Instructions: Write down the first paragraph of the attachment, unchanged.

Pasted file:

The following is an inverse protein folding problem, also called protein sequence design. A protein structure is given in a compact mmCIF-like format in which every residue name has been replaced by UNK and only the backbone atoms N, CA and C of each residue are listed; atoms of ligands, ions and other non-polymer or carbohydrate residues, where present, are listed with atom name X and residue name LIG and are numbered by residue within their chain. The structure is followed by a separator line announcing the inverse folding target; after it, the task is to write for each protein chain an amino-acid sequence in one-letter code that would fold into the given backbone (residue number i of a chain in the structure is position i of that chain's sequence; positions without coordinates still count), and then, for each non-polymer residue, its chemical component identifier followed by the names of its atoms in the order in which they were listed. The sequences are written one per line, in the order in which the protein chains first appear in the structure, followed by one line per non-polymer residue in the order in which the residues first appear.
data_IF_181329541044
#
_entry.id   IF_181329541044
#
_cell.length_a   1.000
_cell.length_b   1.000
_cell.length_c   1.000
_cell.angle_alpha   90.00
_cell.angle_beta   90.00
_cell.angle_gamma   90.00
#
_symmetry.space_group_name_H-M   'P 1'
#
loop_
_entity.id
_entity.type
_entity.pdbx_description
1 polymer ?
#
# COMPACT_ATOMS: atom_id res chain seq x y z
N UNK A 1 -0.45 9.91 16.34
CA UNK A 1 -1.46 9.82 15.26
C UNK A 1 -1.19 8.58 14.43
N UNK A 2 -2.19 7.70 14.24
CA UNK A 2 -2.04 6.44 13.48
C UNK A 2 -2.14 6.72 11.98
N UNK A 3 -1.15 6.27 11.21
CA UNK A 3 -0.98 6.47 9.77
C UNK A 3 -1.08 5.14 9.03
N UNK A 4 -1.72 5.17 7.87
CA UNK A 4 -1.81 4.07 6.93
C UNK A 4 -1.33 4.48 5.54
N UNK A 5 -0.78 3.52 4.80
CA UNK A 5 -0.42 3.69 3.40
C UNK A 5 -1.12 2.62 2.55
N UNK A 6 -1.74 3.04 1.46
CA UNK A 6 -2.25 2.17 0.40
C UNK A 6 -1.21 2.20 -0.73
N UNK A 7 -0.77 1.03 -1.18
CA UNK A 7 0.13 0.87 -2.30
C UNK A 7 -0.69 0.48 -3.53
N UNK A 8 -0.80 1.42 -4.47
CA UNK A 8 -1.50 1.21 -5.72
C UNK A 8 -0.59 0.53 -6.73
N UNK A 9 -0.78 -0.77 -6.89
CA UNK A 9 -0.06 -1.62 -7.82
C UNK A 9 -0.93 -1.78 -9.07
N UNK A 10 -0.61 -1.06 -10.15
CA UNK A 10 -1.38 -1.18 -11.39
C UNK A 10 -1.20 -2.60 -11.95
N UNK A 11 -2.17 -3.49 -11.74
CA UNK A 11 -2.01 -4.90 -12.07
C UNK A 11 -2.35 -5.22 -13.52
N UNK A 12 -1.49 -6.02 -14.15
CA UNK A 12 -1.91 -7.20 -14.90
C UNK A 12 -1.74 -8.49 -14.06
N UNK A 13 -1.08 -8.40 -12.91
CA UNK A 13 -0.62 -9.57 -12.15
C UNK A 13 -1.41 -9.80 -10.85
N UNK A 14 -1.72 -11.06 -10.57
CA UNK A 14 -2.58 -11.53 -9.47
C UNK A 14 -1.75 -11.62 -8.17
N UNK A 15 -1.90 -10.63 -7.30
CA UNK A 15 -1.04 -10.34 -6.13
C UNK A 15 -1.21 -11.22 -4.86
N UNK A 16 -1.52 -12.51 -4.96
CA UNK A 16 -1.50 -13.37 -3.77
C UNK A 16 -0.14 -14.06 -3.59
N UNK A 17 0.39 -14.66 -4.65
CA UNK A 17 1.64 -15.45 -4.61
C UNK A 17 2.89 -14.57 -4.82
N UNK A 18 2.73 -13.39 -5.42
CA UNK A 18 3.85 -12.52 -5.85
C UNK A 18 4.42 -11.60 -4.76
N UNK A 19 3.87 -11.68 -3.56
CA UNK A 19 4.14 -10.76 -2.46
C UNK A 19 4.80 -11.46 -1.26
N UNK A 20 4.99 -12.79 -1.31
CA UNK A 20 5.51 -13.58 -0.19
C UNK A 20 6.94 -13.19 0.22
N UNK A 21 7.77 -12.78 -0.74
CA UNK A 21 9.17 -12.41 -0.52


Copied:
The following is an inverse protein folding problem, also called protein sequence design. A protein structure is given in a compact mmCIF-like format in which every residue name has been replaced by UNK and only the backbone atoms N, CA and C of each residue are listed; atoms of ligands, ions and other non-polymer or carbohydrate residues, where present, are listed with atom name X and residue name LIG and are numbered by residue within their chain. The structure is followed by a separator line announcing the inverse folding target; after it, the task is to write for each protein chain an amino-acid sequence in one-letter code that would fold into the given backbone (residue number i of a chain in the structure is position i of that chain's sequence; positions without coordinates still count), and then, for each non-polymer residue, its chemical component identifier followed by the names of its atoms in the order in which they were listed. The sequences are written one per line, in the order in which the protein chains first appear in the structure, followed by one line per non-polymer residue in the order in which the residues first appear.